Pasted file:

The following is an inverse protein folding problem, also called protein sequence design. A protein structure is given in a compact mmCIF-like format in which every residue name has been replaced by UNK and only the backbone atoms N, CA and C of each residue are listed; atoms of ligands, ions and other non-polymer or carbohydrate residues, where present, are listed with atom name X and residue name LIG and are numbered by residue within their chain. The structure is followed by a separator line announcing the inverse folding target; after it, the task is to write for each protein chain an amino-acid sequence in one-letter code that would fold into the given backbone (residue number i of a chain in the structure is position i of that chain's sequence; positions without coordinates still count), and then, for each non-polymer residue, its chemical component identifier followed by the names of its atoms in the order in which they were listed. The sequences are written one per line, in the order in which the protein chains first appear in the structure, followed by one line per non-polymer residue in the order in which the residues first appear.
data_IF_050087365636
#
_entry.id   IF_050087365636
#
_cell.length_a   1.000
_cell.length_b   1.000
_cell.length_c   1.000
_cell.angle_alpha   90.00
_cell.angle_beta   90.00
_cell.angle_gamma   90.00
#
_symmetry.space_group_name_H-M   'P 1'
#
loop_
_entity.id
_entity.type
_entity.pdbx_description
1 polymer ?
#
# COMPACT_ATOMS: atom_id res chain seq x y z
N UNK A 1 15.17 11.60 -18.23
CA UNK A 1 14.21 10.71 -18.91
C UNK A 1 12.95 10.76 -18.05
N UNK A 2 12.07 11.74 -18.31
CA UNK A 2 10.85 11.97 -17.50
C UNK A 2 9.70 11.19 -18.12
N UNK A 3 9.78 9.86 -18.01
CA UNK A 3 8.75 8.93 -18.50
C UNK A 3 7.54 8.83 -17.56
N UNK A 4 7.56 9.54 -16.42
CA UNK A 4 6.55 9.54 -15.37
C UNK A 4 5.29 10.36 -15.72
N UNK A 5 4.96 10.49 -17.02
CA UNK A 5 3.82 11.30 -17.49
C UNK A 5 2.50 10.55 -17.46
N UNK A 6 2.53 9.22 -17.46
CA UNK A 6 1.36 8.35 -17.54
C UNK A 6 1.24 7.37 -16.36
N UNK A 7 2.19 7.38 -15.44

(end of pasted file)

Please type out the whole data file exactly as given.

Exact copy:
The following is an inverse protein folding problem, also called protein sequence design. A protein structure is given in a compact mmCIF-like format in which every residue name has been replaced by UNK and only the backbone atoms N, CA and C of each residue are listed; atoms of ligands, ions and other non-polymer or carbohydrate residues, where present, are listed with atom name X and residue name LIG and are numbered by residue within their chain. The structure is followed by a separator line announcing the inverse folding target; after it, the task is to write for each protein chain an amino-acid sequence in one-letter code that would fold into the given backbone (residue number i of a chain in the structure is position i of that chain's sequence; positions without coordinates still count), and then, for each non-polymer residue, its chemical component identifier followed by the names of its atoms in the order in which they were listed. The sequences are written one per line, in the order in which the protein chains first appear in the structure, followed by one line per non-polymer residue in the order in which the residues first appear.
data_IF_050087365636
#
_entry.id   IF_050087365636
#
_cell.length_a   1.000
_cell.length_b   1.000
_cell.length_c   1.000
_cell.angle_alpha   90.00
_cell.angle_beta   90.00
_cell.angle_gamma   90.00
#
_symmetry.space_group_name_H-M   'P 1'
#
loop_
_entity.id
_entity.type
_entity.pdbx_description
1 polymer ?
#
# COMPACT_ATOMS: atom_id res chain seq x y z
N UNK A 1 15.17 11.60 -18.23
CA UNK A 1 14.21 10.71 -18.91
C UNK A 1 12.95 10.76 -18.05
N UNK A 2 12.07 11.74 -18.31
CA UNK A 2 10.85 11.97 -17.50
C UNK A 2 9.70 11.19 -18.12
N UNK A 3 9.78 9.86 -18.01
CA UNK A 3 8.75 8.93 -18.50
C UNK A 3 7.54 8.83 -17.56
N UNK A 4 7.56 9.54 -16.42
CA UNK A 4 6.55 9.54 -15.37
C UNK A 4 5.29 10.36 -15.72
N UNK A 5 4.96 10.49 -17.02
CA UNK A 5 3.82 11.30 -17.49
C UNK A 5 2.50 10.55 -17.46
N UNK A 6 2.53 9.22 -17.46
CA UNK A 6 1.36 8.35 -17.54
C UNK A 6 1.24 7.37 -16.36
N UNK A 7 2.19 7.38 -15.44